In the harshest environmental conditions of the Antarctic desert, normally incompatible with active life, microbes are adapted to exploit the cryptoendolithic habitat (i.e., pore spaces of rocks) and represent the predominant life-forms. In the rocky niche, microbes take advantage of the thermal buffering, physical stability, protection against UV radiation, excessive solar radiation, and water retention-of paramount importance in one of the driest environments on Earth. In this work, high-throughput sequencing and culture-dependent approaches have been combined, for the first time, to untangle the diversity and distribution of black fungi in the Antarctic cryptoendolithic microbial communities, hosting some of the most extreme-tolerant microorganisms. Rock samples were collected in a vast area, along an altitudinal gradient and opposite sun exposure-known to influence microbial diversity-with the aim to compare and integrate results gained with the two approaches. Among black fungi, Friedmanniomyces endolithicus was confirmed as the most abundant taxon. Despite the much stronger power of the high-throughput sequencing, several species were not retrieved with DNA sequencing and were detectable by cultivation only. We conclude that both culture-dependent and -independent analyses are needed for a complete overview of black fungi diversity. The reason why some species remain undetectable with molecular methods are speculated upon. The effect of environmental parameters such as sun exposure on relative abundance was clearer if based on the wider biodiversity detected with the molecular approach.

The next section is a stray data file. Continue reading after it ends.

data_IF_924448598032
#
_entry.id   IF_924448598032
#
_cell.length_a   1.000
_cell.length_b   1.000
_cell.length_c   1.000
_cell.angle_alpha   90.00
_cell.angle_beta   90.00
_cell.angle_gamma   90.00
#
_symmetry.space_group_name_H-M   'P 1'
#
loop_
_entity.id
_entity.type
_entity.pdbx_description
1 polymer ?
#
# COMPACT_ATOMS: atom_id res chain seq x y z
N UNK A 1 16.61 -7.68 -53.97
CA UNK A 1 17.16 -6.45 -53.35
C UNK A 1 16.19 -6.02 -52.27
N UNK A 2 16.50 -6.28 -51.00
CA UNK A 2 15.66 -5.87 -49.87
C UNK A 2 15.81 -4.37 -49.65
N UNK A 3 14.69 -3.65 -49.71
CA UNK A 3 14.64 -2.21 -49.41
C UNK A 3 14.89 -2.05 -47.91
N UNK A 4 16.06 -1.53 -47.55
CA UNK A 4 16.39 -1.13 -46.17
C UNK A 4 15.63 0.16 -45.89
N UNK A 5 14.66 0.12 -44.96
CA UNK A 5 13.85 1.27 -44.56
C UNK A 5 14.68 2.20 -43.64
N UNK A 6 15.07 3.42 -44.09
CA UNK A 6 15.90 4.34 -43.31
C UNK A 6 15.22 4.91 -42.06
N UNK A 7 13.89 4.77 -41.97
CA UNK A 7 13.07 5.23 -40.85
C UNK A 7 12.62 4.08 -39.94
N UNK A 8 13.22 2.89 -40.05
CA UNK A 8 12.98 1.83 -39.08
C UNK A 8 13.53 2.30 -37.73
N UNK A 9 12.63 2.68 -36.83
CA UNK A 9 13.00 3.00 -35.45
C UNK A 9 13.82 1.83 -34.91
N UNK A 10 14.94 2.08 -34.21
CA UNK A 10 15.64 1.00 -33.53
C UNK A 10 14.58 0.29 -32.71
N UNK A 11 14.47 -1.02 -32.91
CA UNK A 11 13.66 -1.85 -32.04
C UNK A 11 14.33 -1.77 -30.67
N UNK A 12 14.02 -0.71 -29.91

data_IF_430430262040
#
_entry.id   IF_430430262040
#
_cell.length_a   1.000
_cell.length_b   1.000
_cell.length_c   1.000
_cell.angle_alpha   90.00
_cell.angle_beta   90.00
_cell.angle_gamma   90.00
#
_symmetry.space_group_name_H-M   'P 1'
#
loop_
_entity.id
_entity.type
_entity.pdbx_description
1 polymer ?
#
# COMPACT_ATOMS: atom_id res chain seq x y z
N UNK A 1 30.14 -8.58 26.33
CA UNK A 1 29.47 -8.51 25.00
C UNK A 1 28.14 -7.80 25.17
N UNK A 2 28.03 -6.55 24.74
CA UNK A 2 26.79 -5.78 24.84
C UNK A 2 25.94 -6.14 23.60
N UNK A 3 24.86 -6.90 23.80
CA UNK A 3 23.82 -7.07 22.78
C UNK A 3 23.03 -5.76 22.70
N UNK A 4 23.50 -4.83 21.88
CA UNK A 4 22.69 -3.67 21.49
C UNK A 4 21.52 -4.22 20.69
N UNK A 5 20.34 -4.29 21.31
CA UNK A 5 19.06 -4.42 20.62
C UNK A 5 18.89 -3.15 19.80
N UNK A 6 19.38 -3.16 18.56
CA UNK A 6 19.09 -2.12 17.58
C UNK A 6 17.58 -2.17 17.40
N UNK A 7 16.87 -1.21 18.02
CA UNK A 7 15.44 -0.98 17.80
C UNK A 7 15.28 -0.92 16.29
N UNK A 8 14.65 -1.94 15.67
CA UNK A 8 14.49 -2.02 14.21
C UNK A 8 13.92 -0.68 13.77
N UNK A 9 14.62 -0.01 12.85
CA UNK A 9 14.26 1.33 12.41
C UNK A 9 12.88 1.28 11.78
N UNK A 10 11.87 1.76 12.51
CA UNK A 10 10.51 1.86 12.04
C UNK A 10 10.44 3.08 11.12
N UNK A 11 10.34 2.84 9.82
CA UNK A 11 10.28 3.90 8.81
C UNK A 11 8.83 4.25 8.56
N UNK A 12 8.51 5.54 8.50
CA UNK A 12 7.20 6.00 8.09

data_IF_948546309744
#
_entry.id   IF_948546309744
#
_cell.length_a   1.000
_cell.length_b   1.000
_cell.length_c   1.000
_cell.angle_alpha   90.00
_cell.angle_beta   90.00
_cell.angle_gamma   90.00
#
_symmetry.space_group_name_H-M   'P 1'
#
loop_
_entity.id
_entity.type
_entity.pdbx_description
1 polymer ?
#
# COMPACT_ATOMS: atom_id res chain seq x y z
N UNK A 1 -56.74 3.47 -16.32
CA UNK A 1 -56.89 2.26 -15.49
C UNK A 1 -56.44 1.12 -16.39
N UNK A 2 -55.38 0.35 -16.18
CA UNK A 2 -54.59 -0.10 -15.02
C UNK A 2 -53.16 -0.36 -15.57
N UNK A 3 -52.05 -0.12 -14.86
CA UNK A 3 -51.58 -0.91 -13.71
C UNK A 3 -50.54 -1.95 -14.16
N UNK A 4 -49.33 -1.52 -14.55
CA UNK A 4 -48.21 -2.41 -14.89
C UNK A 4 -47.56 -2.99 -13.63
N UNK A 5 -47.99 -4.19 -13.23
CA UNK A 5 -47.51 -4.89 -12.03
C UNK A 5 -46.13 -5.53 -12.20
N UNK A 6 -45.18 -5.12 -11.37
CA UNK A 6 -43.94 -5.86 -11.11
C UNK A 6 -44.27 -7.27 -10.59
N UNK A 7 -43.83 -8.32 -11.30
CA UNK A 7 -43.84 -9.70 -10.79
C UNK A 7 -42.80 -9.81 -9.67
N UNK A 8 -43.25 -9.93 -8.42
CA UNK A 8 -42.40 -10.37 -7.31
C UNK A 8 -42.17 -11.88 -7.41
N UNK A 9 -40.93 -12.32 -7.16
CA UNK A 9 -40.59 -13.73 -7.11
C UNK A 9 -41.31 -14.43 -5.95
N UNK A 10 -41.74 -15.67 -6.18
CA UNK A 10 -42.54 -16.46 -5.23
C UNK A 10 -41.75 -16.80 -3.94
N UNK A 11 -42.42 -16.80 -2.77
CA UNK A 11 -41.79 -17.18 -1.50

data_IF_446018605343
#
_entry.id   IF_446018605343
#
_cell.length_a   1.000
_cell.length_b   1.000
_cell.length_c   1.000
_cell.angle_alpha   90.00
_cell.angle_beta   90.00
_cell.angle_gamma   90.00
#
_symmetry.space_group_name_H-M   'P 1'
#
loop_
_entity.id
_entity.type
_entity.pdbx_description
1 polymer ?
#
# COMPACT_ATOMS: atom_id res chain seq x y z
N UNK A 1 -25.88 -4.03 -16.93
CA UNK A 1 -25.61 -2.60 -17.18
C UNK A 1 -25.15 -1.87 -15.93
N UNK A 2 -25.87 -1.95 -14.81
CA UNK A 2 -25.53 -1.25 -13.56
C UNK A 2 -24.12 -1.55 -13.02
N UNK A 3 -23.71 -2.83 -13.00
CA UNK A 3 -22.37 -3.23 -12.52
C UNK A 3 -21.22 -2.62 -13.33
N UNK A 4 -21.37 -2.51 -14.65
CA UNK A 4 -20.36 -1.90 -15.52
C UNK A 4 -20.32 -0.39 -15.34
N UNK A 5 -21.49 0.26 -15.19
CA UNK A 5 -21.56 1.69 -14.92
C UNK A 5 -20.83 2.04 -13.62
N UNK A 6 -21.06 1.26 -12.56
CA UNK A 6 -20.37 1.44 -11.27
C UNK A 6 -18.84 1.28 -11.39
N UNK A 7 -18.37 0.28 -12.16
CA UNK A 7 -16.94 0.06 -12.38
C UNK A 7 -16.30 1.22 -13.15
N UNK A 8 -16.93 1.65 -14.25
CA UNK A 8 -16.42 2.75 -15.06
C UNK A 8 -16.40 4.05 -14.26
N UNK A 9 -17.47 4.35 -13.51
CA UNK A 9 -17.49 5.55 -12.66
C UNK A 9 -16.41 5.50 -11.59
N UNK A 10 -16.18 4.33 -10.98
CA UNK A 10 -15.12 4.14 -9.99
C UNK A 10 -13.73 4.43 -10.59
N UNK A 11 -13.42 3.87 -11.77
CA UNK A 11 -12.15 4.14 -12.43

Keywords: Antarctica; black fungi; cryptoendolithic communities; extremophiles; metabarcoding.